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For the Bowman County Development Commission, there were seven chances to find a dream.

And they even provided maps for the visitors to track down some local treasures and places to build their own dreams.

The driving and walking tour of Bowman commercial properties was designed to show off the chances for people to dream again and find homes for new businesses, according to the members of the county development commission.

The “On the Market” tour started July 13 in the now-vacant ShopKo building along Highway 12, then moved downtown to the former Sears building, Hibachi House, Dales, Hawks Landing, Schmit’s and finally the Super Valu where it ended with grilled hamburgers and hot dogs served up in its parking lot.

Shopko Hometown

320 US-12

At the Shopko site, Brooklyn Engelhart explained to the more than 70 visitors that each of the locations had a history of business success.

“At every location there will be activities. a history, architectural renderings of what the places could look like. The purpose of tonight is to spark ideas. We want you to share your dreams and your visions for Bowman with us. We want to share it with others and discuss it with others.

“Some of our places have history. We know there is some gaps, but we know some of you have been here for a long time and we want you to help us fill in those gaps,” she said, her voice echoing in the large vacant building.

A motto for the event was “Relive and Reimagine.”.... and the group set up large chalkboards at the locations for suggestions about future uses.

At the Shopko building, the suggested uses left on of the chalkboard included Target, indoor mini golf and laser tag, an evangelical church, trampoline park, roller-skating rink, Tractor Supply and a tech/trade school.

The 25,660 square-foot building is available for both sales or leasing, according to the flyer handed out to the visitors.


103 North Main

The second stop on the tour was the old Sears building (103 North Main) where a Mexican restaurant closed earlier this year. Historically, the building started as the Carter Hotel in 1907, then became the Rudolph Hotel three years later and became the Clara Lincoln Hotel in 1942.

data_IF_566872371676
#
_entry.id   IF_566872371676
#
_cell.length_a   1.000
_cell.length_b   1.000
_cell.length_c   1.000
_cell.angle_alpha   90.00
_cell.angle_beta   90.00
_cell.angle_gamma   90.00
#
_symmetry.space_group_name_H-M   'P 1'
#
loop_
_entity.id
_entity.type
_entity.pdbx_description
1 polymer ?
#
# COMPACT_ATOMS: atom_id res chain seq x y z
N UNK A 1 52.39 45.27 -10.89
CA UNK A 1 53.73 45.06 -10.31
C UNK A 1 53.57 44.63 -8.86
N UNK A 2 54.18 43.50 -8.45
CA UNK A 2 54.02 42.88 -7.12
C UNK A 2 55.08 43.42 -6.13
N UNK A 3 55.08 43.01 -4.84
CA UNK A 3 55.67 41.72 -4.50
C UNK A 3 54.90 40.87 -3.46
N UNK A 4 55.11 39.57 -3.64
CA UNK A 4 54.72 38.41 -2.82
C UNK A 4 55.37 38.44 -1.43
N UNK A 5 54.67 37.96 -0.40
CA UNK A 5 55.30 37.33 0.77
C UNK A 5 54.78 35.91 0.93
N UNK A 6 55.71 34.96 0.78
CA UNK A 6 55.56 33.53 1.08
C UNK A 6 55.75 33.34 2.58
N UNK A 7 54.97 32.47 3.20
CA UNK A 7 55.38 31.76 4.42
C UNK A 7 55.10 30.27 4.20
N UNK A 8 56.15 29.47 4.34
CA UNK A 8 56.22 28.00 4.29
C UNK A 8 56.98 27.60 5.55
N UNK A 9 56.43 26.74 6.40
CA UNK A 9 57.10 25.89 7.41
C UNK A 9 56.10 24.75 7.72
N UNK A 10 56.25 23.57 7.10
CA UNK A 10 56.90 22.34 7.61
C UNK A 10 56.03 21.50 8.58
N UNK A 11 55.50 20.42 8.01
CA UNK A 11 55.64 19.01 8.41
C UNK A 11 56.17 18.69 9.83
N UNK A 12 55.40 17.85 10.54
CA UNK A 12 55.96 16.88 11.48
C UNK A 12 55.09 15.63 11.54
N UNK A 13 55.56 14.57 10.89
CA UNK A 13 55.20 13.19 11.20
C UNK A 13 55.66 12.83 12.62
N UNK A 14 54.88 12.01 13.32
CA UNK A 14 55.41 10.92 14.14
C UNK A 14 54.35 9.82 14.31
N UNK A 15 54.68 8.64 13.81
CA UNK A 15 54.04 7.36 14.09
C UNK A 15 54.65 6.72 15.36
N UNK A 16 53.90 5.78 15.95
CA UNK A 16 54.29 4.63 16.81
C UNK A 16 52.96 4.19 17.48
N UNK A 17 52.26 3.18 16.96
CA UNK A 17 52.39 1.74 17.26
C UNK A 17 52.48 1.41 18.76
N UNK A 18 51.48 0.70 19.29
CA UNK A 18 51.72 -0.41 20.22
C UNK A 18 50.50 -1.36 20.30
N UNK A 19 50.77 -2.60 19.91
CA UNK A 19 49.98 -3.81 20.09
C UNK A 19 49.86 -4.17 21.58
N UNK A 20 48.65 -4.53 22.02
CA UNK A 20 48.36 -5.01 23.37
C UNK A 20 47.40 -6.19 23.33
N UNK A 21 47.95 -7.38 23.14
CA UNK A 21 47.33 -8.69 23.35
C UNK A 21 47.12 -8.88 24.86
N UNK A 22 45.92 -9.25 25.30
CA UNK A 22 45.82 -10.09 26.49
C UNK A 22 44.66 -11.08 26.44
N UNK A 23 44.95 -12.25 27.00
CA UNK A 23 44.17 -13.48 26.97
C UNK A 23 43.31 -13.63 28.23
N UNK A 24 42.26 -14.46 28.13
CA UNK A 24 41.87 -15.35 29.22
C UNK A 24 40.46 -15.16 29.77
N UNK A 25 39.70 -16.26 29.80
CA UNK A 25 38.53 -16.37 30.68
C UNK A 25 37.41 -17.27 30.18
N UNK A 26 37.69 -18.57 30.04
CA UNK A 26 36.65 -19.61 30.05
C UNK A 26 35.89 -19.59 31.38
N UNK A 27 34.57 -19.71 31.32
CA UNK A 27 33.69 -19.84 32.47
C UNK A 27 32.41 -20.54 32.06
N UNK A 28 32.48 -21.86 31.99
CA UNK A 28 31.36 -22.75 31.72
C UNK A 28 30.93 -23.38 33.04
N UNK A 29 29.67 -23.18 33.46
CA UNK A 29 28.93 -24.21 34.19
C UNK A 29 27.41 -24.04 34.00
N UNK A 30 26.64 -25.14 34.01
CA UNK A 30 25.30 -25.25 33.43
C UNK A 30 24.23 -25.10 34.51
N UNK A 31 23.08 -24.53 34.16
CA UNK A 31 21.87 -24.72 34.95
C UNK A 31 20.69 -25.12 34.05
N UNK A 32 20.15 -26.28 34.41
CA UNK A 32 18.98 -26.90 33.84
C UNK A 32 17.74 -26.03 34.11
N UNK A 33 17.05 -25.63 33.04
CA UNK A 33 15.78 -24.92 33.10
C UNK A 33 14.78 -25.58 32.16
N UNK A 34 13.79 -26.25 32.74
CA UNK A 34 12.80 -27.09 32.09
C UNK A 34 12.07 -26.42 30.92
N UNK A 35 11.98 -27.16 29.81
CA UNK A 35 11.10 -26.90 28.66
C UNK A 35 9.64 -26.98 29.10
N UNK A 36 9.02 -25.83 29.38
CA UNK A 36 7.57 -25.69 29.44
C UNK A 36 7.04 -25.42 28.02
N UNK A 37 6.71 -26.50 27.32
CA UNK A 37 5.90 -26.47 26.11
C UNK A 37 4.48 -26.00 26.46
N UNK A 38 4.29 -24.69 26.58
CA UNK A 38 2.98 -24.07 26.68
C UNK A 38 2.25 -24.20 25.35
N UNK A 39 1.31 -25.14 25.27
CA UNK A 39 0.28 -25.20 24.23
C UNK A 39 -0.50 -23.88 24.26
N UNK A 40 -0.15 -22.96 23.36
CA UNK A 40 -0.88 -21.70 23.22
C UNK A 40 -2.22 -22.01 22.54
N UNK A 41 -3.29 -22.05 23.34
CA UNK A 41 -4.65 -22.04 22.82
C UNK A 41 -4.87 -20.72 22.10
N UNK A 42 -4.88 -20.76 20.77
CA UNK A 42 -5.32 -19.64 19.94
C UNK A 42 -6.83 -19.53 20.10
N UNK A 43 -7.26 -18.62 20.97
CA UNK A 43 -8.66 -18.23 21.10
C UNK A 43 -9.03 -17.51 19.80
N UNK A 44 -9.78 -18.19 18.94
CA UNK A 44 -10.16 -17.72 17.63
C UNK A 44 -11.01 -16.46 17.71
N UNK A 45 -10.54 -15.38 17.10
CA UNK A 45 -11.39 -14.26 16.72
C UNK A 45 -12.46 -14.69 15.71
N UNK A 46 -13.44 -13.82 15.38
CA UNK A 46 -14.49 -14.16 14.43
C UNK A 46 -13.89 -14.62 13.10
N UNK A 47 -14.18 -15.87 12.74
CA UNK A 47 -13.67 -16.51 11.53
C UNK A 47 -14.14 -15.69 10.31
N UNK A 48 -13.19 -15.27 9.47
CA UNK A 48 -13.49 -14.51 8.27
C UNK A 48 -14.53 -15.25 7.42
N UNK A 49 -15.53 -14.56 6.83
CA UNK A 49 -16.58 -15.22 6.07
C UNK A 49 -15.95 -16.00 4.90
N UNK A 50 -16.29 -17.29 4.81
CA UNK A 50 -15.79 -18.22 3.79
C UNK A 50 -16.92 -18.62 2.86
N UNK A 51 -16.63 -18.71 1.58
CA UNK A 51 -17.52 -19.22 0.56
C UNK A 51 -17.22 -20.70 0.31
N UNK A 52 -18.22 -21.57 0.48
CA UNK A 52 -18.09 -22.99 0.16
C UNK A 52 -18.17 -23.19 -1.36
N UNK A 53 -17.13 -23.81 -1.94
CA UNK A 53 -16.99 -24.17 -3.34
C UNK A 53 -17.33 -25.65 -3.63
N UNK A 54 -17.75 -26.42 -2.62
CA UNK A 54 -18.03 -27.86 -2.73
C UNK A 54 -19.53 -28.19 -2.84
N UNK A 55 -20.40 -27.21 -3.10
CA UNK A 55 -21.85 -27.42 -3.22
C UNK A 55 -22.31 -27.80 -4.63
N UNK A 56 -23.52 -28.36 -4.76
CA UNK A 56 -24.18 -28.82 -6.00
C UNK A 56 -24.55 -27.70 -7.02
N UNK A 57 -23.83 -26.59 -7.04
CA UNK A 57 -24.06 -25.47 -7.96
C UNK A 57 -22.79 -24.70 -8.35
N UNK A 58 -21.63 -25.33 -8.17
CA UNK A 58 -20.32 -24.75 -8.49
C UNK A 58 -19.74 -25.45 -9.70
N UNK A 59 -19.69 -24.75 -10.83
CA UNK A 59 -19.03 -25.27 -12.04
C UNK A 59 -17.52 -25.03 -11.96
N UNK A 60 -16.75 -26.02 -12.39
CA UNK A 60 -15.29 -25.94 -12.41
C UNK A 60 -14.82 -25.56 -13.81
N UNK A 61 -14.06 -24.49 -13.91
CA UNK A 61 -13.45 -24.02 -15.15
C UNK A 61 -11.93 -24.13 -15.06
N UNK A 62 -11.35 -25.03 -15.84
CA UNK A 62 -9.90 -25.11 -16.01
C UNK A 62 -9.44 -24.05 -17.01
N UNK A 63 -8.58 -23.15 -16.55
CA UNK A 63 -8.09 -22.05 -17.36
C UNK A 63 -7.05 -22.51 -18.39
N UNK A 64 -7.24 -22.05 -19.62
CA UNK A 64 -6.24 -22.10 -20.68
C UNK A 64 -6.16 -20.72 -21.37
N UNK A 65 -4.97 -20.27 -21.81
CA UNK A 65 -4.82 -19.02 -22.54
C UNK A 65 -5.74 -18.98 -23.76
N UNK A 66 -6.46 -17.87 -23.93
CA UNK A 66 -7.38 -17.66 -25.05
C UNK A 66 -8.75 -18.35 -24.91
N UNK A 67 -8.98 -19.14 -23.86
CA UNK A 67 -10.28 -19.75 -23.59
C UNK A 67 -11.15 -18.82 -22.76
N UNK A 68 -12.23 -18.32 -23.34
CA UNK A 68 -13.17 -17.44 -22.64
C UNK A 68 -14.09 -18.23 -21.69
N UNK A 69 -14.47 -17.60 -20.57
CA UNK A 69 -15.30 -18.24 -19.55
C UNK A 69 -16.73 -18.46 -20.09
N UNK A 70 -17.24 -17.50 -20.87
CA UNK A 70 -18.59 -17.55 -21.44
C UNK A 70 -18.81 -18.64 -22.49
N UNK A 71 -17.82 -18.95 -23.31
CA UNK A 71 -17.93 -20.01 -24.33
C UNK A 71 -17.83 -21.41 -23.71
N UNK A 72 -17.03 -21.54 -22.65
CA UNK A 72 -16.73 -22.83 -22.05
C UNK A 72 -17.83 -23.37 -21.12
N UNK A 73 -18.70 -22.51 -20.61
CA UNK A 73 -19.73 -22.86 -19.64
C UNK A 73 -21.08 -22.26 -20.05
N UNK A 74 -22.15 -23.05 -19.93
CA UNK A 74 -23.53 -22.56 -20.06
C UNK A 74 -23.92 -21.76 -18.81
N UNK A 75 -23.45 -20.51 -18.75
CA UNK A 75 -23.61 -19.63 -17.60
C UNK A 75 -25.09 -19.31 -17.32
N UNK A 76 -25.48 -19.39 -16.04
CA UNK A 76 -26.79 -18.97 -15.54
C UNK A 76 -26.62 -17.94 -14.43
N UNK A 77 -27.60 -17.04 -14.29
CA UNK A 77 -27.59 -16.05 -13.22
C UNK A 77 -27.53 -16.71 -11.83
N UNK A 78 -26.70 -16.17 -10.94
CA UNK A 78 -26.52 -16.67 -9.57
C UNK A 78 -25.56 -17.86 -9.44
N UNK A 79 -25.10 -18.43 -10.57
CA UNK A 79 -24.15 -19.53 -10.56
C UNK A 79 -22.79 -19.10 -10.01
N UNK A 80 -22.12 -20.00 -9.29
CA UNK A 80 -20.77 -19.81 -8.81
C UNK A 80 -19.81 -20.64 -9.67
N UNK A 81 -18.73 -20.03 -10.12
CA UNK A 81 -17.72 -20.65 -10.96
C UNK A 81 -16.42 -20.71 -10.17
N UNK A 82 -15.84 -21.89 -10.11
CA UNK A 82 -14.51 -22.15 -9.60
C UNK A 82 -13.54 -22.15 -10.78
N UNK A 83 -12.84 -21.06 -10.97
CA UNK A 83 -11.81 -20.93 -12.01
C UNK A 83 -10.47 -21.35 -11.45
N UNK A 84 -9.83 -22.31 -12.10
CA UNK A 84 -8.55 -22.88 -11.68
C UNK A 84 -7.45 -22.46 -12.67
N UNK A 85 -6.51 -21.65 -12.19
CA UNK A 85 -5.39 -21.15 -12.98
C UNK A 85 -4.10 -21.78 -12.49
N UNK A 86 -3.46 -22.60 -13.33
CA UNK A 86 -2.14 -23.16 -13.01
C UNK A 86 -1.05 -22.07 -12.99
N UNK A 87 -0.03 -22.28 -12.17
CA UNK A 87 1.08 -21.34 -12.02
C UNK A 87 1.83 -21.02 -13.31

It became a Sears catalog store in 1975, then became apartments in 2006.

The Arqueros restaurant closed on the main floor earlier this year.

Hibachi House

17 North Main Street

One of the smaller locations on the tour was the former home of the Hibachi House restaurant, which closed in 2019.

The restaurant site has slightly less than 4,000 square feet at 17 North Main Street and the location has been a restaurant or cafe for most of its history, In the early 1900s, it was the Cozy Cafe, then became Gene’s Restaurant in 1962.

In between, it was the location of Frank’s General Store when the original building was torn down in 1962 and transformed in to the Gene’s Restaurant until it became Big J’s Restaurant in 2001. In 2015, the Hibachi House took over in the location.

Dale’s Clothing

14 North Main

For years, Dale’s Clothing was the place to get work clothes, shoes and other items of clothing in Bowman.

The 3,317 square-foot building at 14 North Main was another of the locations with a history. It was built in 1953, then 1,350 more square feet were added to the building when it was expanded in 1976 to reach its current size.

Hawks Landing

13 First Avenue NE

Built in 1978, Hawks Landing has had many names.... and stories in its relatively brief history in downtown Bowman one block east of Main Street.

It started as Harold’s Bar on Main Street (where Bowman Drug is now) where four men went in one night and left the next morning as owners with the contract written on a bar napkin.

That created The Red Dog Saloon on First Avenue.

It eventually became the Sharivar Steakhouse in 1992, the Long Pines Steakhouse and Lounge in 1999, then Hawk’s Landing in 2005.

In 2014, the location became the Uptown Bar and Grill.

“It has changed a lot through the years,” Engelhart said. “We loved it as a steakhouse. If you want to open it up again as one that would be awesome. Just because it is a restaurant now, it doesn’t have to stay as one. It could be a tech center,” she added as a suggestion, noting the building has restrooms opens up the possible uses.


29 South Main

The building, which houses a frame business currently, was also on the list as a location that was available for either purchase or rent. It was built in the 1960s and had been used by a number of companies and businesses.

Ken’s Super Valu

104 Main St. S

Built in 1950, the former market with just under 9,000 square feet could be used as a market again in the future, the development organization suggested with a rendering visitors could see.

Some of the visitors came up with other suggestions, including a mini mall, an indoor shooting range, a photography studio, a youth center/roller skating rink.

Garden power

After the tour finished, Engelhart took time to point out a new feature that has been created in the Super Valu parking lot, where raised beds were built and planted with vegetables.

It was conceived as a variation of the victory gardens of World War II. “At the time, they were calling everyone to grow their own food wherever they could. About 40 percent of the U.S. produce was grown from families,” she added.

“That kind of spurred our idea here. This space is for you guys. We want you guys to enjoy those,” she added, pointing out some of the plants already growing and being harvested from the large raised planters.

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